There are also concerns in the community about exchange control regulations in SA that have long crippled our ability to conduct business online, depending on who you speak to. At the time of writing the value of one Bitcoin was just more than US$8,45. It was at around $7,20 to the Bitcoin when I began my research in earnest a week ago and was at 1:1 with the US dollar in February. As an investor, that kind of growth looks too good to be true. Perhaps it is.

One of the most active exchanges for Bitcoin is called Mt Gox (www.mtgox.com), where Bitcoin traders meet and set up transactions. Another site of interest is Bitcoin Charts (www.bitcoincharts.com), where the currency can be tracked.

One of the only viable arguments I’ve heard against the Bitcoin currency was from an economist posting anonymously to a discussion group, who pointed out the system could lead to runaway deflation of the currency, referred to as a “deflationary spiral”.

That’s been widely debated by the trading community and a study on the subject has been posted online. The study suggests Bitcoin won’t be subject to deflationary spiralling because it’s fundamentally different from fiat currencies.

The study reported: “The key difference is that people don’t foresee a fixed cost (unit amount) that they must pay with Bitcoin. If the value of the Bitcoins they own increases, then any future cost will take a proportionally smaller amount of Bitcoins. There isn’t any fixed incentive to holding Bitcoin other than speculation.”

It adds: “If the economy that uses Bitcoin grows, the per-unit value of Bitcoin proportionally increases also. Everything is the opposite of the fiat fractional reserve banking system (because Bitcoin isn’t a debt but an asset). Bitcoins only deflate in value when the Bitcoin economy is growing.”

At the crux of the argument is that elaborate controls are in place to ensure Bitcoin generation slows with time: unlike fiat currencies, where more can be generated at will. The absolute, mathematical control of Bitcoin protects against many of the problems encountered with traditional currencies and runaway debt cycles.

You can already buy and sell goods for Bitcoin, its community grows every day and there are some serious traders investing in the currency – even if they won’t tell me who they are. So to write off the idea of Bitcoin would be short-sighted. For now it’s meeting its goals and support is mounting. Things are also happening rapidly – as they tend to do online.

If nothing else, Bitcoin is an interesting experiment and provides good food for thought about currency, central bank reserves, resources and financial systems. It answers a dichotomy of economics by being both tightly controlled but decentralised. It might become a niche system for online payments and displace PayPal. Or it could grow to become something much more than that. Either way, it would be silly to ignore it.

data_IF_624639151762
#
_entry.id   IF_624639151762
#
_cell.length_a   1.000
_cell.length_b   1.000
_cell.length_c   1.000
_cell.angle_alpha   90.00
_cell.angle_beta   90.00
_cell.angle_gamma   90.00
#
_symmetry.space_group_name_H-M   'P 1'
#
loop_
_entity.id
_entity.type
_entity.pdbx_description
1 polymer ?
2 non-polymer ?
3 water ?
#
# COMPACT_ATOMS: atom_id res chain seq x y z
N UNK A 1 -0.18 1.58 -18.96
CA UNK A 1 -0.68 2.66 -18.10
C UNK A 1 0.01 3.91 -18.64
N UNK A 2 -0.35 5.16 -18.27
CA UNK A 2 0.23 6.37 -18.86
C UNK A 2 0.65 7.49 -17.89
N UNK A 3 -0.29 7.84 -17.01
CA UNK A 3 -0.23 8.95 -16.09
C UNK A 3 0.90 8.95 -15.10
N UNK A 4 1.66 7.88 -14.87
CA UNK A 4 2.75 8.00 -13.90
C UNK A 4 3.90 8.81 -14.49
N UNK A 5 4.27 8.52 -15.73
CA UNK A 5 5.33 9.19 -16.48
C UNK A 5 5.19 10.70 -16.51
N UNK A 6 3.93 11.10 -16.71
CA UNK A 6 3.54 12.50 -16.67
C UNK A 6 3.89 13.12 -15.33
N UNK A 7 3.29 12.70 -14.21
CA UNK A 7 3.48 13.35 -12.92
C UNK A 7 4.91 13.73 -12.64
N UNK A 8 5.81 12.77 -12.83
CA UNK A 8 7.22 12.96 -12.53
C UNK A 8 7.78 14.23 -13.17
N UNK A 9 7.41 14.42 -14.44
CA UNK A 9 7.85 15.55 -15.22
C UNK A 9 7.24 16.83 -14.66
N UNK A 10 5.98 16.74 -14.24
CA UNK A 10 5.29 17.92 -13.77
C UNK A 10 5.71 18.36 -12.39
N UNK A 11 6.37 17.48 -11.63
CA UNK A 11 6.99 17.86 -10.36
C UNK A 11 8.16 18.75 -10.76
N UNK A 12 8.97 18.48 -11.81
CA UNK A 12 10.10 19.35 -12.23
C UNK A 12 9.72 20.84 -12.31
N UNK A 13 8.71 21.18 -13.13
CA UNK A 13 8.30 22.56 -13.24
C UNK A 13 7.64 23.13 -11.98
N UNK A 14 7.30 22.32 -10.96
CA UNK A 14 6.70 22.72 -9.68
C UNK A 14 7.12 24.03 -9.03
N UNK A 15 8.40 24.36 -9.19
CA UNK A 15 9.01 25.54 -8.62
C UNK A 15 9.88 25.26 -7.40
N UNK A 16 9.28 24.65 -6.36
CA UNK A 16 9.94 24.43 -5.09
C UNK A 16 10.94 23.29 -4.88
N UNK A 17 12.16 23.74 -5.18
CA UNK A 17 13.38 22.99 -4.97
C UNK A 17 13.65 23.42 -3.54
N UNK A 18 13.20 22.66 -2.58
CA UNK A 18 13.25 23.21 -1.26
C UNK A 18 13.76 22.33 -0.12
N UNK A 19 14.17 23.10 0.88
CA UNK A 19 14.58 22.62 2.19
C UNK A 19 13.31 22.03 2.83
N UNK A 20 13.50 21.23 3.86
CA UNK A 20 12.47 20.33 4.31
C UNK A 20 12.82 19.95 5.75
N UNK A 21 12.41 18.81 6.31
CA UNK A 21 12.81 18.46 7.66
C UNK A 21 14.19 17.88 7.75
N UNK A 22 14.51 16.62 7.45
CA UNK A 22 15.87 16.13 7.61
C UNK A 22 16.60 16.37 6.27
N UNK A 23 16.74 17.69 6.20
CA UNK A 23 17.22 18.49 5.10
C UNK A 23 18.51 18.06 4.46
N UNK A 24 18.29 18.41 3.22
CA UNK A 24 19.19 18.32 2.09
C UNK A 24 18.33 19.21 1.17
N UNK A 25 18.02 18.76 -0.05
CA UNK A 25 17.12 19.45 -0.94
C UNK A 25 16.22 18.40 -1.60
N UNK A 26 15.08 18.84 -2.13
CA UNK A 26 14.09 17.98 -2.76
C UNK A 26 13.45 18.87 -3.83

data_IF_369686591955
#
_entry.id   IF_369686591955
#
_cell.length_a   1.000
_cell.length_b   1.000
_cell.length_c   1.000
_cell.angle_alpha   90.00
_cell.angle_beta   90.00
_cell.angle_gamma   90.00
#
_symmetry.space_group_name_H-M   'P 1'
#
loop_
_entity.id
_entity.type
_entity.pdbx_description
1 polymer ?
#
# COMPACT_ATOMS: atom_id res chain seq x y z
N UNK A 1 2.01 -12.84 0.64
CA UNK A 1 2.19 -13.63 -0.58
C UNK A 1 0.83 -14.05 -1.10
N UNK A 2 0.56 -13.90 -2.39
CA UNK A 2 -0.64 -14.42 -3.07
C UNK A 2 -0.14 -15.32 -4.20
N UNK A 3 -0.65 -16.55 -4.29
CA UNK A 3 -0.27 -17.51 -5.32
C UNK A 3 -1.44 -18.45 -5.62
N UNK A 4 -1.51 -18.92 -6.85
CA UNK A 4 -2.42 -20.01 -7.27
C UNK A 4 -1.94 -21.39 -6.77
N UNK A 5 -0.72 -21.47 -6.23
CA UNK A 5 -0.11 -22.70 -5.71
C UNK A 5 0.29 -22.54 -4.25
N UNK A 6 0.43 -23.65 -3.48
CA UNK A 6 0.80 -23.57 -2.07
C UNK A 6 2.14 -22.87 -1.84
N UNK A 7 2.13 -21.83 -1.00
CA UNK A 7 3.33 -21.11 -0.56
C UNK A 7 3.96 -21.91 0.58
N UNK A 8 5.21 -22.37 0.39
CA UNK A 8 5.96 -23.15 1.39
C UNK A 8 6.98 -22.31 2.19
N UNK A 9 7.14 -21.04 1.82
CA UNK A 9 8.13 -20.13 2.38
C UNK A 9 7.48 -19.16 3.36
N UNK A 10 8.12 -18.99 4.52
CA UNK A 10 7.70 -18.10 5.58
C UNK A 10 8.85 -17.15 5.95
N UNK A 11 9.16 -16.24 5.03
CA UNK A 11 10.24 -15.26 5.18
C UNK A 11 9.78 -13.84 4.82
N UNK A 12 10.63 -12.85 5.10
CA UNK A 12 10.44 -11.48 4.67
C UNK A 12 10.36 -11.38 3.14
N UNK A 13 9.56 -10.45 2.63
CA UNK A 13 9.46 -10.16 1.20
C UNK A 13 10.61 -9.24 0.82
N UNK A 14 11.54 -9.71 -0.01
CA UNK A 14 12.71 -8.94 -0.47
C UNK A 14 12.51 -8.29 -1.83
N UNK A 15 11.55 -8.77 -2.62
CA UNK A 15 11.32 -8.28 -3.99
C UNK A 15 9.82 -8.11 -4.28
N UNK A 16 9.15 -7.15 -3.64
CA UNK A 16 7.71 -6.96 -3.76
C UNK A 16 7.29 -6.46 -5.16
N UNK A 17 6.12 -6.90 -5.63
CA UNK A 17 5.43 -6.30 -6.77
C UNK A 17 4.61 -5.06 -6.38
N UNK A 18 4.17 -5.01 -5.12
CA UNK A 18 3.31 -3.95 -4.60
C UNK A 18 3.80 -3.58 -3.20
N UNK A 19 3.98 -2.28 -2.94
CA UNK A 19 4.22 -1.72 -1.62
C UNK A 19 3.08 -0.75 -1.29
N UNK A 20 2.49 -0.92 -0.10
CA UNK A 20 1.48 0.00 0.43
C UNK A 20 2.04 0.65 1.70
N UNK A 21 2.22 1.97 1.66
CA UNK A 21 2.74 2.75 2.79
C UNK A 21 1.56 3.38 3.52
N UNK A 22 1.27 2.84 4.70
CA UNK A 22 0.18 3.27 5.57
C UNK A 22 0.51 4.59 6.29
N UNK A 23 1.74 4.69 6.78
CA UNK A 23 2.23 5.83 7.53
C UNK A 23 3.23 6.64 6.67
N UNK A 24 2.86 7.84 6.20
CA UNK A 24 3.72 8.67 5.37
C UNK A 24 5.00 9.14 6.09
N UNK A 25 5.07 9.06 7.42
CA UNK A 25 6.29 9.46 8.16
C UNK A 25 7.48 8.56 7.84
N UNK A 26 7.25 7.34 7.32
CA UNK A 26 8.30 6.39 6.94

It’s a game

ECONOMICS TEXTBOOKS tell us money is any object or record that’s generally accepted as payment for goods and services and repayment of debts in a given country or socio-economic context. The main functions of money are: a medium of exchange, a unit of account, a store of value and, according to Wikipedia, occasionally in the past a standard of deferred payment. Any kind of object or secure verifiable record that fulfils those functions can serve as money.

Fiat money is without intrinsic use value as a physical commodity and derives its value by being declared by a government to be legal tender. The money supply of a country or currency zone consists of currency (banknotes and coins) and bank deposits.

Bitcoin isn’t money because it’s not a medium of exchange and its creation isn’t rooted in economic activity. True, it’s accepted by some as tender: but who? How big is the community that would rather have Bitcoins in exchange for selling a T-shirt than US dollars? Are major companies signing up for Bitcoin accounts?

The creation of the Bitcoins by individual computers is analogous to a central bank using the printing press to create new money. Ideally, money should be created through credit creation backed by economic activity. However, it’s true that the US Federal Reserve has been printing money in an effort to get banks to lower their interest rates. At least there’s method in the Fed’s madness: the Bitcoin process of using your computer’s spare processing capacity to conduct calculations that are fed back into the Bitcoin network simply doesn’t make sense from an economics perspective.